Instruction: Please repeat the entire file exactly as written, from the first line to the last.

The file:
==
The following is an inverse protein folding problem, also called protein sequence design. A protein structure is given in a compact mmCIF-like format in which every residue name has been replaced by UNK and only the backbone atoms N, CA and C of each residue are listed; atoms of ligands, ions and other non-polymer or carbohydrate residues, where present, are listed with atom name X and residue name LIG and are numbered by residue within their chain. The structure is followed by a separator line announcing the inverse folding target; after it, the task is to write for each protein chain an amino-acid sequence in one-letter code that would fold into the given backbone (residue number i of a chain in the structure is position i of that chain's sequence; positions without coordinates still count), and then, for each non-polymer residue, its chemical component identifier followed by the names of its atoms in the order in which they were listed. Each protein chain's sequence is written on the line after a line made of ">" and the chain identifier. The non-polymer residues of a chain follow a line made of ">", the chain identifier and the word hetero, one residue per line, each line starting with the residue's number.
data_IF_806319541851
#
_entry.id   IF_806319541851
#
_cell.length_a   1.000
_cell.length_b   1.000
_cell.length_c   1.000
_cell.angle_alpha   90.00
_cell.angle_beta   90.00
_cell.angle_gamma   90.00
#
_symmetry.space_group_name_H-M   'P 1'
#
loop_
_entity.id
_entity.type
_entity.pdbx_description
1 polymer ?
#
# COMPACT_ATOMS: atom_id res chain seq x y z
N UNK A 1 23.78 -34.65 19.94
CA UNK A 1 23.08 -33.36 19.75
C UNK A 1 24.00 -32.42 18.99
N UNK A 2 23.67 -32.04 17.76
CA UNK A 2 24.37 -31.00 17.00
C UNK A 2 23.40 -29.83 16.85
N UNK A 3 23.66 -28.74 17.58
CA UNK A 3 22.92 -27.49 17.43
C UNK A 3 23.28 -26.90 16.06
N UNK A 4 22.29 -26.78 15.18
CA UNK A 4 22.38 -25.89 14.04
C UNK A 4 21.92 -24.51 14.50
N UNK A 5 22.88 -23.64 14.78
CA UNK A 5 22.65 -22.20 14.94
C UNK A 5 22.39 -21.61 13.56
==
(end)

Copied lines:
The following is an inverse protein folding problem, also called protein sequence design. A protein structure is given in a compact mmCIF-like format in which every residue name has been replaced by UNK and only the backbone atoms N, CA and C of each residue are listed; atoms of ligands, ions and other non-polymer or carbohydrate residues, where present, are listed with atom name X and residue name LIG and are numbered by residue within their chain. The structure is followed by a separator line announcing the inverse folding target; after it, the task is to write for each protein chain an amino-acid sequence in one-letter code that would fold into the given backbone (residue number i of a chain in the structure is position i of that chain's sequence; positions without coordinates still count), and then, for each non-polymer residue, its chemical component identifier followed by the names of its atoms in the order in which they were listed. Each protein chain's sequence is written on the line after a line made of ">" and the chain identifier. The non-polymer residues of a chain follow a line made of ">", the chain identifier and the word hetero, one residue per line, each line starting with the residue's number.
data_IF_806319541851
#
_entry.id   IF_806319541851
#
_cell.length_a   1.000
_cell.length_b   1.000
_cell.length_c   1.000
_cell.angle_alpha   90.00
_cell.angle_beta   90.00
_cell.angle_gamma   90.00
#
_symmetry.space_group_name_H-M   'P 1'
#
loop_
_entity.id
_entity.type
_entity.pdbx_description
1 polymer ?
#
# COMPACT_ATOMS: atom_id res chain seq x y z
N UNK A 1 23.78 -34.65 19.94
CA UNK A 1 23.08 -33.36 19.75
C UNK A 1 24.00 -32.42 18.99
N UNK A 2 23.67 -32.04 17.76
CA UNK A 2 24.37 -31.00 17.00
C UNK A 2 23.40 -29.83 16.85
N UNK A 3 23.66 -28.74 17.58
CA UNK A 3 22.92 -27.49 17.43
C UNK A 3 23.28 -26.90 16.06
N UNK A 4 22.29 -26.78 15.18
CA UNK A 4 22.38 -25.89 14.04
C UNK A 4 21.92 -24.51 14.50
N UNK A 5 22.88 -23.64 14.78
CA UNK A 5 22.65 -22.20 14.94
C UNK A 5 22.39 -21.61 13.56